The (early) Lunch Wrap | FT Alphaville

The (early) Lunch Wrap

Good morning, New York


The eurozone, recession and Dilbert: As the eurozone slid back into recession, Lisa gave a blow by blow of the details which left us feeling simultaneously comforted and terrified. Luckily there is a cartoon near the end.

An Irish solution to an Irish promissory note: The Anglo Irish promissory notes dispute between the European Central Bank and the Irish government might be nearing resolution as the Irish central bank governor attempted to sway the ECB by suggesting the payment be made but is immediately recycled into an Irish sovereign bond. Joseph has all of the details in here.

Out of its yen: We took a look at the end of the Japanese financial year and asked if the yen had any more surprises coming as Japanese life insurance companies looked over their hedging ratios. The answer was “no” and “maybe”.

Etch a stock: Joseph chronicled the wonderful rise of the Ohio Art Company in artistic fashion.


EU firewall: The European Commission has recommended increasing the size of the eurozone’s rescue system from €500bn to €940bn by combining the existing, temporary bailout fund with a facility that is due to start this summer, according to an “options note” obtained by the FT. The suggestion came as Spain’s borrowing costs rose above 5.5 per cent for the first time since January amid signs the eurozone was slipping back into recession. (FT)

Russian privatisation: Russian President Dmitry Medvedev ordered the government and central bank to devise a plan to cut their holdings in state-owned lenders to below 50 per cent in a move designed to continue his goal of reducing the state’s role in the economy when he leaves the Kremlin to become prime minister in May. (WSJ)

Chinese yuan appreciation: The Chinese central bank set the yuan’s reference exchange rate at a record high on Friday, as it moved to strengthen the currency amid concerns over intensifying yuan-selling due to a fast-deteriorating economic outlook and a rise in short-term foreign debt. (WSJ) The Chinese government has also repeatedly threatened retaliation against European firms that bring trade complaints against China, prompting the EU to consider starting its own investigations if companies are unwilling to come forward with complaints. (WSJ)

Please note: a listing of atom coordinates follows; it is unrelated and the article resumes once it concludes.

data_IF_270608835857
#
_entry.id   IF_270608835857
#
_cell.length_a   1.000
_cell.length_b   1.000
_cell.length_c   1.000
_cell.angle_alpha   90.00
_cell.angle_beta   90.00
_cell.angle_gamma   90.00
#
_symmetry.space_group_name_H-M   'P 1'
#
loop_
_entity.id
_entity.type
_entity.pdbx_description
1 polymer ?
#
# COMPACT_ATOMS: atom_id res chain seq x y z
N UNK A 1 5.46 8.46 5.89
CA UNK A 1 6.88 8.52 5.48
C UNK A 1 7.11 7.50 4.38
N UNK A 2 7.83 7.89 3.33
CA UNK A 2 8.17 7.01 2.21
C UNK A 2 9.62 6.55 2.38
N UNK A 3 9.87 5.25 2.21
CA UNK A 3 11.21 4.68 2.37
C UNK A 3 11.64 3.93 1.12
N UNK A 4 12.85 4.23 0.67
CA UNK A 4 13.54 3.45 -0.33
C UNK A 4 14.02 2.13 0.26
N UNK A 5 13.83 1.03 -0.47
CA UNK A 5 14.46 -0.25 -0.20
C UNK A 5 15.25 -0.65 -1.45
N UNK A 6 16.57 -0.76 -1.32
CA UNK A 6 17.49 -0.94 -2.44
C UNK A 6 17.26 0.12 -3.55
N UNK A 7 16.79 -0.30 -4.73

Chevron in Brazil: Brazil’s petroleum regulator is considering revoking Chevron’s exploration contract after finding the U.S. oil producer could have avoided a 3,000-barrel spill off Rio de Janeiro’s coast. (Bloomberg)

JP Morgan fined: JPMorgan was ordered by arbitrators to pay $373m to American Century Investments over claims that executives led by Jes Staley enriched the bank at the expense of the fund-management firm. (Bloomberg)

Gold’s fading attraction: Investors are losing their enthusiasm for gold as signs of improvement in the US economy tempt them away from the traditional haven. Gold prices have already dropped 9 per cent since late February, on Thursday hitting a 10-week low of $1,627.68. (FT)

Indian graft: India’s coalition government was rocked by a fresh corruption scandal on Thursday after it was accused of forgoing $210bn in potential revenues by selling coal assets too cheaply to some of the country’s top industrialists. (FT)

Facebook goes patent shopping: Facebook purchased about 750 patents from IBM to bolster its intellectual-property standing as it squares off against Yahoo in a high-profile infringement lawsuit. (WSJ)

Markets: Markets are regaining composure after the latest wobble over global growth concerns, leaving risk asset classes firm and many equity benchmarks just below recent highs. S&P 500 futures point to New York gaining 0.3 per cent, leaving the stock barometer just 1 per cent below Monday’s near 4-year peak. (FT’s Global Markets Overview)

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